Without proper safety measures taken, gases and or vapors in a confined space may overcome a worker or a lack of oxygen may suffocate them. The Bureau of Labor Statistics reports that from 2011-2018, there were 1,030 confined space-related workers deaths.
In response to a January 2021 complaint, the department’s Occupational Safety and Health Administration investigated Schneider Electric’s Oxford production facility and found machine operators and maintenance employees entered powder-coating ovens routinely without testing atmospheric conditions or securing natural gas lines and operating machine parts. By doing so, the employer exposed these workers to dangerous asphyxiation hazards and the potential for serious injuries or worse.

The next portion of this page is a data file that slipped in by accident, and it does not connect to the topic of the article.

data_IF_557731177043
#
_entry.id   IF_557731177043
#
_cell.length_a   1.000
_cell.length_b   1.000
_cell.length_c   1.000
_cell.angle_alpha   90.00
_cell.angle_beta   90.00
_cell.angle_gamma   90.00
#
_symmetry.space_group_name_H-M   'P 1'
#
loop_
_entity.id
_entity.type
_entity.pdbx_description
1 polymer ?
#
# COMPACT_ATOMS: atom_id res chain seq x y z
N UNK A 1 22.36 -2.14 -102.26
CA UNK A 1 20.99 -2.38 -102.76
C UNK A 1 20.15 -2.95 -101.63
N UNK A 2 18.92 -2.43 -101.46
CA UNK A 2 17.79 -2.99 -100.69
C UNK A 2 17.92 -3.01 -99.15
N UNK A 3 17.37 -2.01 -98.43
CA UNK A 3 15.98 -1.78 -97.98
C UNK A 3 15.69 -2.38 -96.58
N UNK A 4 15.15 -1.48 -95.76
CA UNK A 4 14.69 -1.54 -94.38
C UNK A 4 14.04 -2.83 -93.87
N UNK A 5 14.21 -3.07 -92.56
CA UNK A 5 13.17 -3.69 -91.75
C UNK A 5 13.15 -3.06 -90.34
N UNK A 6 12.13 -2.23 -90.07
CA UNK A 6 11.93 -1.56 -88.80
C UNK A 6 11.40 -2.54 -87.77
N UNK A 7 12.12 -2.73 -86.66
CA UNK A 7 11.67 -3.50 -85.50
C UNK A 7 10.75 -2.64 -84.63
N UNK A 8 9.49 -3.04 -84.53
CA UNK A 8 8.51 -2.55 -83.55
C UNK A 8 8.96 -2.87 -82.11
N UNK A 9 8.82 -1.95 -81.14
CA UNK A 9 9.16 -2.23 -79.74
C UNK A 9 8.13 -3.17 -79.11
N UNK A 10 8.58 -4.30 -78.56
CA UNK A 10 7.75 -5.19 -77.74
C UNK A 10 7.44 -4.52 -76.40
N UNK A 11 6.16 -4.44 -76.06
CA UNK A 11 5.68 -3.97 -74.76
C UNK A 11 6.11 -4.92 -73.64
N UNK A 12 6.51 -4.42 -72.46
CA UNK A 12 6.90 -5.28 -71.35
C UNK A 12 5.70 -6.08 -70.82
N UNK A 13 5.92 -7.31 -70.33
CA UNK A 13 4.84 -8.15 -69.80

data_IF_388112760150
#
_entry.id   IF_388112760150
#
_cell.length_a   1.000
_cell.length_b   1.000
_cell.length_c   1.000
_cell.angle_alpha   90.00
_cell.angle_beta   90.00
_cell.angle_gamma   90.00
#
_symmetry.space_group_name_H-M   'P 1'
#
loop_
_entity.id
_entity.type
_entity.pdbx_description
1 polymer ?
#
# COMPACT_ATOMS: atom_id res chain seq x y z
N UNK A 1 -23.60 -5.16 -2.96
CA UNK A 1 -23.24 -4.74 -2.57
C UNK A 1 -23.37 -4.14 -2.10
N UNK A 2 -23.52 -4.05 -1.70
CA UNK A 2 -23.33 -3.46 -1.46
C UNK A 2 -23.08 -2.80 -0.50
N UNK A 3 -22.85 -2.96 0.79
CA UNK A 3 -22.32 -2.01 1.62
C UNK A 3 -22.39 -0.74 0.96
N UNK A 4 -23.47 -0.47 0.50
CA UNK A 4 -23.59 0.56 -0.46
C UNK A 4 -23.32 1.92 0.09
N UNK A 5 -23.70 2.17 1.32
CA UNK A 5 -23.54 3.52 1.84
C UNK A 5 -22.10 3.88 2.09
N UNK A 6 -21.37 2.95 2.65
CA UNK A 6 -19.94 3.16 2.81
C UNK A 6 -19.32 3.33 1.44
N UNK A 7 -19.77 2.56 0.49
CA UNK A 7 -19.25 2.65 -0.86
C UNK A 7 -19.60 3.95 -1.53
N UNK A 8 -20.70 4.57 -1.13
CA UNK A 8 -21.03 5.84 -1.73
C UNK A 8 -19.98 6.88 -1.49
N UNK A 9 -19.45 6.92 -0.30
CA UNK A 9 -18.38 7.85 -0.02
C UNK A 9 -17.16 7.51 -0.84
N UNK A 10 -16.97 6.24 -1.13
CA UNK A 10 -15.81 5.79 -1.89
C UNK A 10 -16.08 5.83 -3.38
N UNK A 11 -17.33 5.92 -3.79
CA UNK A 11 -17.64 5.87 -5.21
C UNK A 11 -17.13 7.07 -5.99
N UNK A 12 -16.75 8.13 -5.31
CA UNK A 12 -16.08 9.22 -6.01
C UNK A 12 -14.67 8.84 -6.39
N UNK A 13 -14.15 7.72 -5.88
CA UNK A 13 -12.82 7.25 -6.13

The company, which manufactures large busways used for power distribution, faces proposed penalties of $119,757. OSHA determined Schneider Electric exposed workers to multiple safety and health hazards by failing to designate the ovens as permit-required confined spaces that require specific safety procedures before entry. The employer also failed to isolate natural gas lines and mechanical energy – a process known as lockout/tagout – to the ovens during maintenance procedures. OSHA cited the company for 11 serious violations of health and safety standards.